Not much history this year, which surprised me. I read Daisy Dunn's joint biography of the two Plinys, Shadow of Vesuvius. It was good, but I didn't blog about it. Some other classical history, as well.

I mostly avoided contemporary issues at book length--I couldn't much bear it. I did read Zadie Smith's short book of Covid essays, Intimations because I read pretty much everything of hers, but my favorite essay in the collection was the one that had the least to do with what's going on now. I also read Sarah Burns' book The Central Park Five. Not a brilliant book, but a good introduction to the facts. What a miscarriage of justice. Though the man in the White House (as of today, but hopefully not much longer) still doesn't acknowledge it, or his part in it.

The complete collection of my nonfiction posts for this year can be found here.

Sunday, November 1, 2020

Sunday Salon: November Challenges

Why are all the fun book challenges in November?! It's not fair!

Of course, this isn't really true, but there are a lot of them. In alphabetical order, there's:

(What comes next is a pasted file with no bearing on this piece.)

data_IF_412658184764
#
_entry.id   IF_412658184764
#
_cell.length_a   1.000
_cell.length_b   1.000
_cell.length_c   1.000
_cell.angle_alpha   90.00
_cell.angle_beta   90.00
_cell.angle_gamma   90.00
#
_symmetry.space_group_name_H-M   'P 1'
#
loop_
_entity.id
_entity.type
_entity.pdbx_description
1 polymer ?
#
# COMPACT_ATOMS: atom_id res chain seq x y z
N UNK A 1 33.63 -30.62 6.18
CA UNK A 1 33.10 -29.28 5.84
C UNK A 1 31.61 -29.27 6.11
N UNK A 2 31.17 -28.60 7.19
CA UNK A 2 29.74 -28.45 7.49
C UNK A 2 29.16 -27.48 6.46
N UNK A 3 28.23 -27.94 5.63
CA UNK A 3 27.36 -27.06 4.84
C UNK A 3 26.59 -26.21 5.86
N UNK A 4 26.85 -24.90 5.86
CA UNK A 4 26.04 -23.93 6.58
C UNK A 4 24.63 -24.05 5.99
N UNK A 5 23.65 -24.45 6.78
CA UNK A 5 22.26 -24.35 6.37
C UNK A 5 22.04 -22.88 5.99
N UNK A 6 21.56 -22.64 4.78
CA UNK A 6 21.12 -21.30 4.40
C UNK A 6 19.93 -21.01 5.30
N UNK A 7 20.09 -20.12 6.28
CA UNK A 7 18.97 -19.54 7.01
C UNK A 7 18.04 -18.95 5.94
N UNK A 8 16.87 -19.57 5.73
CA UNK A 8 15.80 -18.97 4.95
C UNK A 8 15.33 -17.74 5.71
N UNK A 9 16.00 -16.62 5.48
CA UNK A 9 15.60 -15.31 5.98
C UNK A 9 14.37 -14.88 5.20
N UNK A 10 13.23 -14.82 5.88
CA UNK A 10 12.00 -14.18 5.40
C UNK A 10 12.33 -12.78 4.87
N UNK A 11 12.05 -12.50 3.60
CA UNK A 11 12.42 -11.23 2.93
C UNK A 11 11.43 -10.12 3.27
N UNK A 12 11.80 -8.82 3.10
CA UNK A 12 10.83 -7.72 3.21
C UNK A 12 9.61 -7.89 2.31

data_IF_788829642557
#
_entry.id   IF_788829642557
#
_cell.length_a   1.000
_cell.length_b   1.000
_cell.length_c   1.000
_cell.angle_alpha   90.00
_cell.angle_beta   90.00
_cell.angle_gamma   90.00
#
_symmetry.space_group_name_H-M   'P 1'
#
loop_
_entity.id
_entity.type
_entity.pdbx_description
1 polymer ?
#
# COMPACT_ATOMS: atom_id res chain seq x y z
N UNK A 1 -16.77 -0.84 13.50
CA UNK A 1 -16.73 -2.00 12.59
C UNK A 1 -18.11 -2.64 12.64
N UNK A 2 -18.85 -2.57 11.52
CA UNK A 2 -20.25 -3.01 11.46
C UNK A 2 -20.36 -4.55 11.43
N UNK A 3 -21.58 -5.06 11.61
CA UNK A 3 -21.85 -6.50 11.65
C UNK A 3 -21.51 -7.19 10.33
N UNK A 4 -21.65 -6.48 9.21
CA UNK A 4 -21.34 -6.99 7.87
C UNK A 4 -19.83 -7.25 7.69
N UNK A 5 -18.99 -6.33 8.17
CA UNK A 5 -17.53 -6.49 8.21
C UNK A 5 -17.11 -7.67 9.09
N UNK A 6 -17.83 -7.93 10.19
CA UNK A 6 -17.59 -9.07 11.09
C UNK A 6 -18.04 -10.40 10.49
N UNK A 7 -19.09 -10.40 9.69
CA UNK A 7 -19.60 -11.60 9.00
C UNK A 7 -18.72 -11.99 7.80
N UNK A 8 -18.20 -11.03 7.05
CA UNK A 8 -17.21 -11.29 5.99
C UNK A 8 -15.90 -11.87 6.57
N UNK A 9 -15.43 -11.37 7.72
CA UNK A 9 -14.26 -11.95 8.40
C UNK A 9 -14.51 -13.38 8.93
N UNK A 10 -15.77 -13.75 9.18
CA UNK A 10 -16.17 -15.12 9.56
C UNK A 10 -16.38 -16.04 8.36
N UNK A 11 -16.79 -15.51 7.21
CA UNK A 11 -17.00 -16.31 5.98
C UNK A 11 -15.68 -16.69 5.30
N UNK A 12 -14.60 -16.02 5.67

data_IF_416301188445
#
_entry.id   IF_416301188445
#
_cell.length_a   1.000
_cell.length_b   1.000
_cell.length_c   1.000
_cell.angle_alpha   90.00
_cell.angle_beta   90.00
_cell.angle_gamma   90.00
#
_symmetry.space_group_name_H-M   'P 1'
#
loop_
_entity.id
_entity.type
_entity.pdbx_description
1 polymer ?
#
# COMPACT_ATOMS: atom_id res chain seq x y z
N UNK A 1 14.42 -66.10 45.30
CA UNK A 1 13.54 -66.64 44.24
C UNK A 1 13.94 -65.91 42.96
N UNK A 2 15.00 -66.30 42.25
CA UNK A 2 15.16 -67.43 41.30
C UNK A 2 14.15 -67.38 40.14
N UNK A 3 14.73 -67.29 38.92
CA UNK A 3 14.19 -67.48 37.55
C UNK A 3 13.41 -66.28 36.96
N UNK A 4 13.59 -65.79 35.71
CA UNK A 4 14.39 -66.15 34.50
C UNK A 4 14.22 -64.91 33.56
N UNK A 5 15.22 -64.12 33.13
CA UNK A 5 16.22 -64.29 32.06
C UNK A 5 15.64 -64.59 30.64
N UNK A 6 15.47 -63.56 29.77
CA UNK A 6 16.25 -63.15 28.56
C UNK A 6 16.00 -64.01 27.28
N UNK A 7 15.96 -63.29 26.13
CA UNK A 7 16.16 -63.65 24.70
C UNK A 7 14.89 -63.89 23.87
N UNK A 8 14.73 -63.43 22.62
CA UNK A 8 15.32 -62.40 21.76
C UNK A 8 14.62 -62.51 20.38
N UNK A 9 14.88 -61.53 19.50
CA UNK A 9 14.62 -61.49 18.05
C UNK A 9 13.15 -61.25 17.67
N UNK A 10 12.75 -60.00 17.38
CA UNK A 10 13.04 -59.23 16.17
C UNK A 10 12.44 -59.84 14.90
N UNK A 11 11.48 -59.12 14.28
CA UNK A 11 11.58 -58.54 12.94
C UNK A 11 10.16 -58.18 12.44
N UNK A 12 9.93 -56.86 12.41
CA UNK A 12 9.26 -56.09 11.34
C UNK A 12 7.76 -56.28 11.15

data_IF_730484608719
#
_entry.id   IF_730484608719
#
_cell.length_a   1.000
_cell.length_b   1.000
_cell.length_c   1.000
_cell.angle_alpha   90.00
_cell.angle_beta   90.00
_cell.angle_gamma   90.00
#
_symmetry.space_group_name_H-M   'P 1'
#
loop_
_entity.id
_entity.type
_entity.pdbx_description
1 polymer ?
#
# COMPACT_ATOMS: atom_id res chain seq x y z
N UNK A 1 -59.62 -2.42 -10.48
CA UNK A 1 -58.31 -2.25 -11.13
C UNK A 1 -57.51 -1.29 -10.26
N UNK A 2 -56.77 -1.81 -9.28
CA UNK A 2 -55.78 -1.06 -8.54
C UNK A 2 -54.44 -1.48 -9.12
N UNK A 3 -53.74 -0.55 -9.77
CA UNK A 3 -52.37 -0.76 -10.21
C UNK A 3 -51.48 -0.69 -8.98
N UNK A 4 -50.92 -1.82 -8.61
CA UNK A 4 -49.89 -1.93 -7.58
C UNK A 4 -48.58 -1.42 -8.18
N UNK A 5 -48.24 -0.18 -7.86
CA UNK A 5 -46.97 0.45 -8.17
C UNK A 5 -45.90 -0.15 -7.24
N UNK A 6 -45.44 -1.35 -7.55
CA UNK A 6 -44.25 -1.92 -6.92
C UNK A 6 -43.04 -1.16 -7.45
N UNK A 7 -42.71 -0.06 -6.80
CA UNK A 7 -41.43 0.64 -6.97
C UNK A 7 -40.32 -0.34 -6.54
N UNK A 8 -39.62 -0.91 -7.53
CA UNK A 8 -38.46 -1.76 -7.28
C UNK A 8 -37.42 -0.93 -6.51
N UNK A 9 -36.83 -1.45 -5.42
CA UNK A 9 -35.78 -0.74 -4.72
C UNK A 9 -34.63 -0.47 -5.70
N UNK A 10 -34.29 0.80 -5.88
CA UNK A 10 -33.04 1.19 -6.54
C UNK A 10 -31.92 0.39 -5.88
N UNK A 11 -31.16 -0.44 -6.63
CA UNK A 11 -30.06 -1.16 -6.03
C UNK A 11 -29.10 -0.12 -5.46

Margaret Atwood Reading Month

Non-Fiction in November

Novellas in November

And we're already in the middle of Witch Week

Now if Margaret Atwood would move to Australia, write a short non-fiction book in German about warlocks and have it translated, and do it by the end of the week, I would be all set!

Short of that...I've got two books that I read in October and should write posts for soon. James Baldwin's novella about homosexual life in Paris, Giovanni's Room, and John Szwed's biography of Sun Ra, Space Is The Place.

Other things I'm thinking about that fit one or more categories:

Susanna Clarke's Piranesi
Les Murray's Dog Fox Field
Ingeborg Bachman's Malina
Jenny Erpenbeck's The End of Days
Margaret Atwood's Cat's Eye
Shirley Hazzard's The Transit of Venus

This post is mostly to help organize myself, but maybe it helps you, too...

Saturday, October 31, 2020

A Vindication of the Rights of Women